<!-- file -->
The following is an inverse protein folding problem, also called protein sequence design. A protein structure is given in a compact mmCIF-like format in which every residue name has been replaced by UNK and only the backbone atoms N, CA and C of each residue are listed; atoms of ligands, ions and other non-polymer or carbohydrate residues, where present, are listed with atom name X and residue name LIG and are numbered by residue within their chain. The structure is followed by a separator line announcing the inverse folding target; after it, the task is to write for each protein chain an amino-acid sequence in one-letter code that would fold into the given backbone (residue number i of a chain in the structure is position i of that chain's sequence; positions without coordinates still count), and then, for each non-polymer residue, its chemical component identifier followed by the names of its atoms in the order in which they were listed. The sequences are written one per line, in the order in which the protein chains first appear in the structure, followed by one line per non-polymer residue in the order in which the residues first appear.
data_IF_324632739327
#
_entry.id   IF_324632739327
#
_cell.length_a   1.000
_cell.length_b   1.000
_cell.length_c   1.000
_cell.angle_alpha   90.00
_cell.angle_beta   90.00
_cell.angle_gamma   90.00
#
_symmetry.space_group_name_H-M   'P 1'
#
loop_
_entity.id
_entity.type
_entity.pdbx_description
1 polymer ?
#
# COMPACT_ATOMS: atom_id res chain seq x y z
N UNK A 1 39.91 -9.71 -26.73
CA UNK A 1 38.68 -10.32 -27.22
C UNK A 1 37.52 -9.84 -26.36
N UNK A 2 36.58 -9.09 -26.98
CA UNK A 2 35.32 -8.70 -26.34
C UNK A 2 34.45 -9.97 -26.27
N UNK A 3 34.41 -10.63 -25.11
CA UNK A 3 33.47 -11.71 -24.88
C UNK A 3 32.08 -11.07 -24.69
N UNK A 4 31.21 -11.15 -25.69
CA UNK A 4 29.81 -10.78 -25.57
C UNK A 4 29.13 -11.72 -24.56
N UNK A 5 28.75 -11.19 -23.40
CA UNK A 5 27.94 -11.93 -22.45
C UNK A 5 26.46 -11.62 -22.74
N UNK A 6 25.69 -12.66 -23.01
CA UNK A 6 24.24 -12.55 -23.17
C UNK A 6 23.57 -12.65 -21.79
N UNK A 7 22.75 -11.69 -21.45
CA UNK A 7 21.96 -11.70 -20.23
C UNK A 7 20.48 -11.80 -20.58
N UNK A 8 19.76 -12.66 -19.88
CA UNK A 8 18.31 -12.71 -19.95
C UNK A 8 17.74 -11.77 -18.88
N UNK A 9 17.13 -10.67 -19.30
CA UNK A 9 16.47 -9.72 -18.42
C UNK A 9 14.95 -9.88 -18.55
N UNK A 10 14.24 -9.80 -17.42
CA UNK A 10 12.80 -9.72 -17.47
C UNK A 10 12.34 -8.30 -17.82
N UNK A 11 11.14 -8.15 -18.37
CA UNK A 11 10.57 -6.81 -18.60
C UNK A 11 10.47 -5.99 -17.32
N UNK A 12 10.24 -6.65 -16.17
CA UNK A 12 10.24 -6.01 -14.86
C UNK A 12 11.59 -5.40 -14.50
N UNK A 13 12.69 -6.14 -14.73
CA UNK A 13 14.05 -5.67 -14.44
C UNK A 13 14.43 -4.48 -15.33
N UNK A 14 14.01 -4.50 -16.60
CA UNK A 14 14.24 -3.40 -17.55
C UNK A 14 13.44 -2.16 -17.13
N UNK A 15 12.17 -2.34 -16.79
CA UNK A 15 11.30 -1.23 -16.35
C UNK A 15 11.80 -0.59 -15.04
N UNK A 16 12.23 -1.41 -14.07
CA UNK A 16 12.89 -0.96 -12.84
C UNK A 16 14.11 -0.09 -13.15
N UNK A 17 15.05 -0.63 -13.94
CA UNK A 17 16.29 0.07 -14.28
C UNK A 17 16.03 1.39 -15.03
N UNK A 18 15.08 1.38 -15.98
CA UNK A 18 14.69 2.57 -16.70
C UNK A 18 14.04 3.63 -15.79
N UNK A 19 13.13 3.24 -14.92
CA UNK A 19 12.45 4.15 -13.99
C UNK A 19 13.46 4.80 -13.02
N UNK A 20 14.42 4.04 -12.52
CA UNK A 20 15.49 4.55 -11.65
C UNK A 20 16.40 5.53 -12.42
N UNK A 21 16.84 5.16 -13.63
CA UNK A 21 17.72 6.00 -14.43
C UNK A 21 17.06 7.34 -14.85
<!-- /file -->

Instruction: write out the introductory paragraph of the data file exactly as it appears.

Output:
The following is an inverse protein folding problem, also called protein sequence design. A protein structure is given in a compact mmCIF-like format in which every residue name has been replaced by UNK and only the backbone atoms N, CA and C of each residue are listed; atoms of ligands, ions and other non-polymer or carbohydrate residues, where present, are listed with atom name X and residue name LIG and are numbered by residue within their chain. The structure is followed by a separator line announcing the inverse folding target; after it, the task is to write for each protein chain an amino-acid sequence in one-letter code that would fold into the given backbone (residue number i of a chain in the structure is position i of that chain's sequence; positions without coordinates still count), and then, for each non-polymer residue, its chemical component identifier followed by the names of its atoms in the order in which they were listed. The sequences are written one per line, in the order in which the protein chains first appear in the structure, followed by one line per non-polymer residue in the order in which the residues first appear.